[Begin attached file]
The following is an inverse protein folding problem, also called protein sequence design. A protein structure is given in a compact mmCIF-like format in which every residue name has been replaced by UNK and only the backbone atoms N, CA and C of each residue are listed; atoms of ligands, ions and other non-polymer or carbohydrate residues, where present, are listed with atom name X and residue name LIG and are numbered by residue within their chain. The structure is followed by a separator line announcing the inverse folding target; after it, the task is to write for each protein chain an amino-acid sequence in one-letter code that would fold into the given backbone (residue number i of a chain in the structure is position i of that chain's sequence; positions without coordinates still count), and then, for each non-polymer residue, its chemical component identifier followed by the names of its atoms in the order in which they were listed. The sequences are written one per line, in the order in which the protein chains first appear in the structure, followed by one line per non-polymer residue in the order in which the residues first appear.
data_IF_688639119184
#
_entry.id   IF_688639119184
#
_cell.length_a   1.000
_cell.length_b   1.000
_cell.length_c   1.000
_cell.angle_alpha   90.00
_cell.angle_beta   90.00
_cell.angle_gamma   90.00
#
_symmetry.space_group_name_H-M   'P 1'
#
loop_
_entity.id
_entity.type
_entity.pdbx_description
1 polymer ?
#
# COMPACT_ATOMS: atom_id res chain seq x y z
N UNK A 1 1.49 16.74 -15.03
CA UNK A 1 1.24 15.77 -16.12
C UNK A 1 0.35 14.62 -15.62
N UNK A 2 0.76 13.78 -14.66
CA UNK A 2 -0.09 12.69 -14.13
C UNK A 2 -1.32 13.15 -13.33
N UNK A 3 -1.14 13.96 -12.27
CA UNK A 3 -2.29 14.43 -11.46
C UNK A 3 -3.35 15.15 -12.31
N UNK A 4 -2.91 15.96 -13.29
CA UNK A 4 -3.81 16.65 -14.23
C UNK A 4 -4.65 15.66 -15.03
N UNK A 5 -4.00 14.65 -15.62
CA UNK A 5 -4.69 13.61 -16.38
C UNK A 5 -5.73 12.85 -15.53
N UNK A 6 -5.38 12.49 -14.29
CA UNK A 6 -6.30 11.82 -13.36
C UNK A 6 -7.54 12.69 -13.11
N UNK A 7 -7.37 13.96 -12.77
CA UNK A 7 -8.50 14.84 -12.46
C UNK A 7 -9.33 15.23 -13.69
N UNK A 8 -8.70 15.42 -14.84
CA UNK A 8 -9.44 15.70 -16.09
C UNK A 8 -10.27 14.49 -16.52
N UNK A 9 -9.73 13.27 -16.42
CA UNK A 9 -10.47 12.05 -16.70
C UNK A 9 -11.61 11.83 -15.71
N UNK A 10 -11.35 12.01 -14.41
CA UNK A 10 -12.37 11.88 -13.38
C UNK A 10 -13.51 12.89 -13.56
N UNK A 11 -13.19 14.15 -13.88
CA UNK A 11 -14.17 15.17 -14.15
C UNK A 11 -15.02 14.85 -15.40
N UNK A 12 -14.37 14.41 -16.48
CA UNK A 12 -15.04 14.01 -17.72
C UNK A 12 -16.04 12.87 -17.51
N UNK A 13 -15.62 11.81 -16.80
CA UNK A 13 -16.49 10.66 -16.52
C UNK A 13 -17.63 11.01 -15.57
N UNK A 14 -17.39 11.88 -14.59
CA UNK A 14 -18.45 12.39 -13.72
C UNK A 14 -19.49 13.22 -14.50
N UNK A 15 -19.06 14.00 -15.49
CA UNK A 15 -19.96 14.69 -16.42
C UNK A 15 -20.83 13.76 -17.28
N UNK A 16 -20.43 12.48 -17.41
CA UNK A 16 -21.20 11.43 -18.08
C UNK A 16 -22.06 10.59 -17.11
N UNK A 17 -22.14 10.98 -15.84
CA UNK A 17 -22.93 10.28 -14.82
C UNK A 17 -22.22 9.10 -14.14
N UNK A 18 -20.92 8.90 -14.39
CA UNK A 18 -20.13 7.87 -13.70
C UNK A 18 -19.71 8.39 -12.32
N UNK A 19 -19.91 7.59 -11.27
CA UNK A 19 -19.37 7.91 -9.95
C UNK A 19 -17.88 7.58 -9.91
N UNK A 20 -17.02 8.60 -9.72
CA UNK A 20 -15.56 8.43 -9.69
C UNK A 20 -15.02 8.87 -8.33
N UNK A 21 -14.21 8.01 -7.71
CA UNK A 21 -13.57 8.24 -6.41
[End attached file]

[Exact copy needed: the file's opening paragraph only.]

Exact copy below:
The following is an inverse protein folding problem, also called protein sequence design. A protein structure is given in a compact mmCIF-like format in which every residue name has been replaced by UNK and only the backbone atoms N, CA and C of each residue are listed; atoms of ligands, ions and other non-polymer or carbohydrate residues, where present, are listed with atom name X and residue name LIG and are numbered by residue within their chain. The structure is followed by a separator line announcing the inverse folding target; after it, the task is to write for each protein chain an amino-acid sequence in one-letter code that would fold into the given backbone (residue number i of a chain in the structure is position i of that chain's sequence; positions without coordinates still count), and then, for each non-polymer residue, its chemical component identifier followed by the names of its atoms in the order in which they were listed. The sequences are written one per line, in the order in which the protein chains first appear in the structure, followed by one line per non-polymer residue in the order in which the residues first appear.